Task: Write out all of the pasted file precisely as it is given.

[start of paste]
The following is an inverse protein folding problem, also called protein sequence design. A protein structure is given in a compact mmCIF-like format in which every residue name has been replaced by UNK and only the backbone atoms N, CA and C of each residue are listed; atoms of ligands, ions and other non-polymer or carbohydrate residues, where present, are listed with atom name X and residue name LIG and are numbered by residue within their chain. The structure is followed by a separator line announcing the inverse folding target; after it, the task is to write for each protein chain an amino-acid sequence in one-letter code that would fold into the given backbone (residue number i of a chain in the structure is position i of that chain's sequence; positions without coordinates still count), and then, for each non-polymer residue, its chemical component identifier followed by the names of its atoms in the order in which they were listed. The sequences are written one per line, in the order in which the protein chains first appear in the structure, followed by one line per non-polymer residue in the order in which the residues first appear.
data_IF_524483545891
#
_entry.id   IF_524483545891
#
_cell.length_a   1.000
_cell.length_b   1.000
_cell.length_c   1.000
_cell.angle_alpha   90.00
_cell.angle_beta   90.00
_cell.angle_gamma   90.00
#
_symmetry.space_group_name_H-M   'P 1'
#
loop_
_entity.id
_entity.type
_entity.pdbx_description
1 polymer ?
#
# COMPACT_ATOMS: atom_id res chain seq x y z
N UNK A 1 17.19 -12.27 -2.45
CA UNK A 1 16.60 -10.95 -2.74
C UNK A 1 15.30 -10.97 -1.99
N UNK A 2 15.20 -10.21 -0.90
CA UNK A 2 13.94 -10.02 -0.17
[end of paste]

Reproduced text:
The following is an inverse protein folding problem, also called protein sequence design. A protein structure is given in a compact mmCIF-like format in which every residue name has been replaced by UNK and only the backbone atoms N, CA and C of each residue are listed; atoms of ligands, ions and other non-polymer or carbohydrate residues, where present, are listed with atom name X and residue name LIG and are numbered by residue within their chain. The structure is followed by a separator line announcing the inverse folding target; after it, the task is to write for each protein chain an amino-acid sequence in one-letter code that would fold into the given backbone (residue number i of a chain in the structure is position i of that chain's sequence; positions without coordinates still count), and then, for each non-polymer residue, its chemical component identifier followed by the names of its atoms in the order in which they were listed. The sequences are written one per line, in the order in which the protein chains first appear in the structure, followed by one line per non-polymer residue in the order in which the residues first appear.
data_IF_524483545891
#
_entry.id   IF_524483545891
#
_cell.length_a   1.000
_cell.length_b   1.000
_cell.length_c   1.000
_cell.angle_alpha   90.00
_cell.angle_beta   90.00
_cell.angle_gamma   90.00
#
_symmetry.space_group_name_H-M   'P 1'
#
loop_
_entity.id
_entity.type
_entity.pdbx_description
1 polymer ?
#
# COMPACT_ATOMS: atom_id res chain seq x y z
N UNK A 1 17.19 -12.27 -2.45
CA UNK A 1 16.60 -10.95 -2.74
C UNK A 1 15.30 -10.97 -1.99
N UNK A 2 15.20 -10.21 -0.90
CA UNK A 2 13.94 -10.02 -0.17